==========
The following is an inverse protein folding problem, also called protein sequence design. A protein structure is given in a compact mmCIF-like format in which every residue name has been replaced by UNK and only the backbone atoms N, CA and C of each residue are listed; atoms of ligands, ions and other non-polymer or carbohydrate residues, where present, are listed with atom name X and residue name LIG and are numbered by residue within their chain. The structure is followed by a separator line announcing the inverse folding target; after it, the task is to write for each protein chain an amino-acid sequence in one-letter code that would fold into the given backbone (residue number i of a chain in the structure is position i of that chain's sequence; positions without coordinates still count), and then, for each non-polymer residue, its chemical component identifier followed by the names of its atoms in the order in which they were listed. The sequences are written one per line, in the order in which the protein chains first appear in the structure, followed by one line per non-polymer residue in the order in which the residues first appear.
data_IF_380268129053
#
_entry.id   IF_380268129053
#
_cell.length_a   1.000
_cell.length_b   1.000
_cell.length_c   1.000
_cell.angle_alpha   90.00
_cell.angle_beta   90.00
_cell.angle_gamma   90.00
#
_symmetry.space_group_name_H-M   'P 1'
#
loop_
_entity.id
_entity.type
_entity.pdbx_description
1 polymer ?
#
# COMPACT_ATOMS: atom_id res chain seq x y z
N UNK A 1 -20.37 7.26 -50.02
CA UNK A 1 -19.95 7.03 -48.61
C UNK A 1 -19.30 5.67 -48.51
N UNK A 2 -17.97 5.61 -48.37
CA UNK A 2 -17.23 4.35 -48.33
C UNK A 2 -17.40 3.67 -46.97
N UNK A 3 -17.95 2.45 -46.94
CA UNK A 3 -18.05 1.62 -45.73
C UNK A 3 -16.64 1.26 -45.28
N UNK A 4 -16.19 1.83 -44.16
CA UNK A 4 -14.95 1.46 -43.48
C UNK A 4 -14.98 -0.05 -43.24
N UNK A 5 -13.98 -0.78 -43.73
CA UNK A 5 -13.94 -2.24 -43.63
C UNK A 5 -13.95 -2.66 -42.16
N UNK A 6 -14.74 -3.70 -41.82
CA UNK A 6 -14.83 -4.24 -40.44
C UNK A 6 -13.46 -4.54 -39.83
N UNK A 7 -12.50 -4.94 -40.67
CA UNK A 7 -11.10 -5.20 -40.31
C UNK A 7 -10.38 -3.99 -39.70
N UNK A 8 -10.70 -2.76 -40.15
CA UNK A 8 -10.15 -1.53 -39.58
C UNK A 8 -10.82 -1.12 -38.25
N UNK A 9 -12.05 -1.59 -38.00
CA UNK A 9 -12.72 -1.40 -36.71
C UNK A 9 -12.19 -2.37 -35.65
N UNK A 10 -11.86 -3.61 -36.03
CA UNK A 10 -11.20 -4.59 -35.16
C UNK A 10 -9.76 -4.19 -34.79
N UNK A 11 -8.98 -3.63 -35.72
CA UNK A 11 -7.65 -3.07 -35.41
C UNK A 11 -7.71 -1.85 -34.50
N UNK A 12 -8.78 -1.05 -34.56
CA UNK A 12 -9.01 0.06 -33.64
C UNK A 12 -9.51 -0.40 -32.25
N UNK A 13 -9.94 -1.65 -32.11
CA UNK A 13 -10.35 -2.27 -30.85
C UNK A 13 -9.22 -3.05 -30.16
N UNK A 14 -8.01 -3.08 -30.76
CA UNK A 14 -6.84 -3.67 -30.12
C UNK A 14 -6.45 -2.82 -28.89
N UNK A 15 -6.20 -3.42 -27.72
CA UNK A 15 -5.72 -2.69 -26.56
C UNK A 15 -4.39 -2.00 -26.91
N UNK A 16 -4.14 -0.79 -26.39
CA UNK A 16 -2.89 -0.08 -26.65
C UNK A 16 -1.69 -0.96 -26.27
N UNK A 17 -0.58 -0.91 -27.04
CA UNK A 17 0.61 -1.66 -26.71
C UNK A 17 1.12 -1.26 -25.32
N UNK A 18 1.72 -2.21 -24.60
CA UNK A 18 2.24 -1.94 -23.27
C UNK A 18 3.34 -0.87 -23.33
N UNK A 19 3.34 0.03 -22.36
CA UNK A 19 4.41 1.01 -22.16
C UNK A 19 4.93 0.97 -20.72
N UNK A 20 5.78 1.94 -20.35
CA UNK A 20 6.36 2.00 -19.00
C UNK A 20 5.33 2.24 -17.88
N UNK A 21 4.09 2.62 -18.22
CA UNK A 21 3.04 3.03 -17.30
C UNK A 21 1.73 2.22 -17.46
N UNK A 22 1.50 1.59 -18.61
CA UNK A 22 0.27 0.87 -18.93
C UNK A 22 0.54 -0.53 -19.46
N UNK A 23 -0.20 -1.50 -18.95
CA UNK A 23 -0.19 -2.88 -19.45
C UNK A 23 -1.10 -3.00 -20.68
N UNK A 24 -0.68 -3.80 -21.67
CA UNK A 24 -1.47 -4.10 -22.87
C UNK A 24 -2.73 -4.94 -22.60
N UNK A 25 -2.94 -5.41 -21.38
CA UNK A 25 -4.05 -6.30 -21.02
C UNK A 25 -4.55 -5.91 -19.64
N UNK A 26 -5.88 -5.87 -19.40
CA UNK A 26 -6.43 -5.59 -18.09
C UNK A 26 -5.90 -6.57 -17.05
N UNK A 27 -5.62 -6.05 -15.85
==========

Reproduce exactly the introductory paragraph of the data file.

The following is an inverse protein folding problem, also called protein sequence design. A protein structure is given in a compact mmCIF-like format in which every residue name has been replaced by UNK and only the backbone atoms N, CA and C of each residue are listed; atoms of ligands, ions and other non-polymer or carbohydrate residues, where present, are listed with atom name X and residue name LIG and are numbered by residue within their chain. The structure is followed by a separator line announcing the inverse folding target; after it, the task is to write for each protein chain an amino-acid sequence in one-letter code that would fold into the given backbone (residue number i of a chain in the structure is position i of that chain's sequence; positions without coordinates still count), and then, for each non-polymer residue, its chemical component identifier followed by the names of its atoms in the order in which they were listed. The sequences are written one per line, in the order in which the protein chains first appear in the structure, followed by one line per non-polymer residue in the order in which the residues first appear.